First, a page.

A recent report on health and air pollution in New Zealand estimates that poor air quality has a significant impact on the health of New Zealanders – probably more than people ￼realise.
The report, based on 2006 data, estimates that air pollution from fires used for home heating, vehicles, open burning, and industry may cause the premature deaths of over 1,000 people each year and causes $4.28 billion in social costs. The Asthma Foundation’s Medical Director Dr Bob Hancox says “it’s not just the high number of deaths that are worrying, many other people will suffer from ill-health due to poor air quality.”
￼The report shows that home-heating fires are the leading cause of the man-made air- pollution deaths, except in central Auckland, where exhaust from motor vehicles is the top killer.
The estimates are mostly based on exposures to tiny pollution particles, less than one- hundredth of a millimetre in diameter. They can lodge in the airways and lungs; the smaller "ultra-fine" particles can even enter the bloodstream. The particles can cause or contribute to various sicknesses with the very young, the elderly and people with chronic respiratory diseases the most vulnerable.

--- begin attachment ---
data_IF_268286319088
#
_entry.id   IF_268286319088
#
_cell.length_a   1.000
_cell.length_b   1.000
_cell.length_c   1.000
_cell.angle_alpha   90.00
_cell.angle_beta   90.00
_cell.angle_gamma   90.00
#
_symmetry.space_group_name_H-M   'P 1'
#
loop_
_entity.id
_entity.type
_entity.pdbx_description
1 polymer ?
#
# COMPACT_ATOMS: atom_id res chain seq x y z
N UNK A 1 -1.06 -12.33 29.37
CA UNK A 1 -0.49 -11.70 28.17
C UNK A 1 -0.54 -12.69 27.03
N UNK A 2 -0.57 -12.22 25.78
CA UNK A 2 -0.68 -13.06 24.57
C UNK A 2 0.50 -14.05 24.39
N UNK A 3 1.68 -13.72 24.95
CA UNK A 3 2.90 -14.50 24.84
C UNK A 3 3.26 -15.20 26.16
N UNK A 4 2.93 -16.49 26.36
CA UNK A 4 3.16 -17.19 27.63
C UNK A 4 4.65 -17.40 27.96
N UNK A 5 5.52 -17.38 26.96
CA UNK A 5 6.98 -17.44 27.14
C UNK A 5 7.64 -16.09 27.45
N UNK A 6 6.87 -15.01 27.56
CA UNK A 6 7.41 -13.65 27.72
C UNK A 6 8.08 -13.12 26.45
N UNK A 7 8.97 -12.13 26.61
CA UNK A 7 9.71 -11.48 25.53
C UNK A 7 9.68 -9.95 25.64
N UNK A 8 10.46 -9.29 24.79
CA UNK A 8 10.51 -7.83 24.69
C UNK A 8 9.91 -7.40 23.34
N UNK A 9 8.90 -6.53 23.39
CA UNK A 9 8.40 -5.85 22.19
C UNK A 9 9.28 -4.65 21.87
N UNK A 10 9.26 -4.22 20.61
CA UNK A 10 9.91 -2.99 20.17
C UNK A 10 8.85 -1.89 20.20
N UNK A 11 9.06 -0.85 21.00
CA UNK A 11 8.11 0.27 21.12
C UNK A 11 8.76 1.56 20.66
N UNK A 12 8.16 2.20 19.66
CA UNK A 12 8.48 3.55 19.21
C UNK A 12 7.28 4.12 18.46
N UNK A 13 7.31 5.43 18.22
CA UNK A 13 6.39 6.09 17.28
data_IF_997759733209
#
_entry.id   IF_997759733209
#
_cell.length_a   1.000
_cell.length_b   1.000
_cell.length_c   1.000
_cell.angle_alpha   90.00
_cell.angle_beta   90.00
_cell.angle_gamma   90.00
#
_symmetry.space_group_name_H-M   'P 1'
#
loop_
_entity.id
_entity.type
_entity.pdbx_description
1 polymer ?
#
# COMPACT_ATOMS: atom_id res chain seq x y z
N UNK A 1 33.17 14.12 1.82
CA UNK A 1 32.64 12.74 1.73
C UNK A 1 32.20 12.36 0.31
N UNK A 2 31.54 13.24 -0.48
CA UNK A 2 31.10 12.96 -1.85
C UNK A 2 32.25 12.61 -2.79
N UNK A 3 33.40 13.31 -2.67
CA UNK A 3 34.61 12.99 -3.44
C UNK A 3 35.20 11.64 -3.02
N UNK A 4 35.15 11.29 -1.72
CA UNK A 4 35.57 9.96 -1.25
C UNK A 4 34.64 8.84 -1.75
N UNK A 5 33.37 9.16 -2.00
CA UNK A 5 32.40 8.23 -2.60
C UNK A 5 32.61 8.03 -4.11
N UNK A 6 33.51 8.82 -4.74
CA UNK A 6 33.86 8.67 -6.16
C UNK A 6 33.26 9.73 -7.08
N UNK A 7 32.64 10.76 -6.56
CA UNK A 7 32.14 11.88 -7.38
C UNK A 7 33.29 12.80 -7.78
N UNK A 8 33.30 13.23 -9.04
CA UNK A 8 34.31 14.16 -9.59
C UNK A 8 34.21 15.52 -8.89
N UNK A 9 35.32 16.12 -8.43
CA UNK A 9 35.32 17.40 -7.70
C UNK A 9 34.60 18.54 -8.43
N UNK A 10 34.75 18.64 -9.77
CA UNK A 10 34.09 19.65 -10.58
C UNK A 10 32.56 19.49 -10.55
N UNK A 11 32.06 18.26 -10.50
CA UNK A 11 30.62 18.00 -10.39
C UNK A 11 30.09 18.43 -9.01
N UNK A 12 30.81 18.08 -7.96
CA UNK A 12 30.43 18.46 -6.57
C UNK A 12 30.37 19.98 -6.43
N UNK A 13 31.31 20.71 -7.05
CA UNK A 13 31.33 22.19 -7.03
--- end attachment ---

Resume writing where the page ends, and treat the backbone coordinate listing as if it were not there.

￼The biggest source of this pollution is domestic fires. The introduction of low emission woodburner standards and various insulation and clean-heat retrofit program will hopefully have lowered the emissions from domestic fires in the last 5 years.
“The Foundation encourages all those with a respiratory condition especially to keeping your house warm and dry - good house insulation and an efficient form of heating such as a heat pump or low emission woodburner can help you do this without polluting your environment. It will also save money in the long run” says Dr Hancox.
“This report is a valuable assessment of our current air quality and its impact on our health. We will need follow-up information to assess the impact of the latest woodburner standards. We need information on ultrafine particulate air pollution - PM2.5. This is not routinely monitored in New Zealand but recent evidence suggests that it may be more important than the PM10 levels that we currently measure.” says Dr Hancox.
The Updated Health and Air Pollution in New Zealand Study (2012) was undertaken by Health and Air Pollution in New Zealand (HAPINZ). The full report can be found at www.hapinz.org.nz
Popular competitions and giveaways from Gimme.co.nz: NZ's People Powered Guide to Free Stuff. Links will open on Gimme.
Join Voxy on Google+.